and custalorum in SHALLOW's time.”—Macaulay. Shape.-Be thou a spirit of health, or goblin damn'd,

Bring with thee airs from heaven or blasts from hell,
Be thy intents wicked or charitable,
Thou com’st in such a questionable SIIAPE,
That I will speak to thee.-SHAKESPERE, Hamlet.

The other SHAPE-
If shape it might be call'd that shape had none
Distinguishable in member, joint, or limb,
Or substance might be call'd that shadow seem'd,
For each seem'd either-black it stood as night,
Fierce as ten furies, terrible as hell,
And shook a dreadful dart.

MILTON, Paradise Lost, book ii. 1. 665.
Whence and what art thou, execrable SHAPE ?-Ibid., 1. 681.
SHAPES that come not at an earthly call

Will not depart when mortal voices bid. —WORDSWORTH, Dion
Sheet.-A wet SHEET and a flowing sea,

A wind that follows fast,
And fills the white and rustling sail,

And bends the gallant mast. —ALLAN CUNNINGHAM.

Shepherd's Boy.—Here's a SHEPHERD'S BOY, piping as though he

never should be old. —SIDNEY, Arcadia, book i. Shilling.—Happy the man who, void of cares and strife,

In silken or in leathern purse retains

A splendid SHILLING.-J. PHILLIPS, The Splendid Shilling. Shriek.—A solitary SHRIEK, the bubbling cry

Of some strong swimmer in his agony. ---BYRON, Don Juan, canto

i. st. 53. Shrine.-SHRINE of the mighty ! can it be

That this is all remains of thee ?—Ibid., The Giaour, 1. 106. Sick.-They are as SICK that surfeit with too much, as they that

starve with nothing.–SHAKESPERE, Merchant of Venice, act i.

8C. 2.

Sick Man of the East.-A name popularly given to the Turkish

empire, which, under Soliman the Magnificent (1495–1566), reached the summit of its prosperity, and has ever since steadily declined. At the present day, Turkey is mainly indebted for its existence to the support of foreign powers. The expression, “SICK MAN,” as applied to Turkey, originated with the emperor Nicholas

of Russia in 1844. Sighed.-SIGHED and looked, and sighed again.

DRYDEN, Alexander's Feast, 1. 120. SIGHED and looked unutterable things.

THOMSON, The Seasons : Summer, l. 1188. Bight.–Visions of glory, spare my aching SIGHT! Ye unborn ages, crowd not on my soul !

GRAY, The Bard, III. i. 1. 11. Bights.Such SIGHTS as youthful poets dream

On summer eves by haunted stream.
Then to the well-trod stage anon,
If Jonson's learned sock be on,
Or sweetest Shakespere, Fancy's child,

Warble his native wood-notes wild.—MILTON, L'Allegro, 1. 129. Silence.-SILENCE in love betrays more woe

Than words, though ne'er so witty :
A beggar that is dumb, you know,
May challenge double pity.

SIR WALTER RALEIGH, The Silent Lover, v. 6. Silent Sister, The.—A name given to Trinity College, Dublin, on

account of the little influence it exerts in proportion to its

resources.

Neither Oxford nor Cambridge. I am certain, would blush to own my labours in this department (classic criticism and exegesis),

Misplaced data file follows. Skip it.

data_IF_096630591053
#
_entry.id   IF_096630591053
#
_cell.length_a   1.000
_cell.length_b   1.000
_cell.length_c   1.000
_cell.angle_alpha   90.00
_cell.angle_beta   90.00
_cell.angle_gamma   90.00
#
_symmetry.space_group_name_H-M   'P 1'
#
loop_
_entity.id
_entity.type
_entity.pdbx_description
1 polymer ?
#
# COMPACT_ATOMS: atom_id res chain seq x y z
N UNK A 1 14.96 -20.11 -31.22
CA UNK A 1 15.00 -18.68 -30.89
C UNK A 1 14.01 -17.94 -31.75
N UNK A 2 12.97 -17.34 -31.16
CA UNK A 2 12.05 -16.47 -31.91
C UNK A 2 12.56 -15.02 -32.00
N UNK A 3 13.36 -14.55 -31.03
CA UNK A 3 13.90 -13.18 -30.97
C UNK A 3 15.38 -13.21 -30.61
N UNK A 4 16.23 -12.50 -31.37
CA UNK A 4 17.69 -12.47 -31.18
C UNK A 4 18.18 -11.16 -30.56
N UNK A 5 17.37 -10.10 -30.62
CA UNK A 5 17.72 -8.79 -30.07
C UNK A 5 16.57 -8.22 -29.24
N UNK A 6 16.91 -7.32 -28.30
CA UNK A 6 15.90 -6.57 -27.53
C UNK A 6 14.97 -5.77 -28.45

and yet I was an alumnus of her whom they used to style the SILENT SISTER.KEIGHTLEY.

Silent Sister.-Trinity College itself held its ground and grew

wealthy only to deserve the name of the SILENT SISTER, while its great endowments served effectually to indemnify it against the necessity of conforming to the conditions under which alone its ex. ample could be useful to the whole nation.-GOLDWIN SMITH.

Simile.—One SIMILE that solitary shines
In the dry desert of a thousand lines.

POPE's Horace, epistle i. book ii. 1. 111. Sinews of War, The.—Æschines (Adv. Ctesiph. ch. 53, ascribes to

Demosthenes the expression, " the sinews of affairs are cut." Diogenes Laertius, in his “Life of Bion" (lib. iv. c. 7, § 3), represents that philosopher as saying that riches were the sinews of

business,” or, as the phrase may mean, “ of the state.” Sing.-Oh she will sing the savageness out of a bear.

SHAKESPERE, Othello, act iv. sc. 1. Singers. Let the singing SINGERS

With vocal voices, most vociferous,
In sweet vociferation, out-vociferize

Ev'n sound itself.—HENRY CAREY, Chronon., act i. sc. 1.
Sins.—Compound for Sins they are inclined to,

By damning those they have no mind to.—BUTLER, Hudibras.
Six Hundred Pounds.—I've often wished that I had clear,

For life, SIX HUNDRED POUNDS a year,
A handsome house to lodge a friend,
A river at my garden's end.

SWIFT, Imitation of Horace, book ii. sat. 6. Sixpence.--I give thee SIXPENCE! I will see thee d—d first.

G. CANNING, Friend of Humanity. Slander.

No, 'tis SLANDER,
Whose edge is sharper than the sword; whose tongue
Outvenoms all the worms of Nile.

SHAKESPERE, Cymbeline, act iii. sc. 4 Slanderous.-Done to death by SLANDEROUS tongues.

Ibid., Much Ado, act v. sc. 3, Slave.--I would not have a SLAVE to till my ground,

To carry me, to fan me while I sleep,
And tremble while I wake, for all the wealth
That sinews bought and sold have ever earn'd.

COWPER, Task, 1. 29. Slaves.-SLAVES cannot breathe in England : if their lungs

Receive our air, that moment they are free;
They touch our country, and their shackles fall.-I vid., bk, ii. 1. 40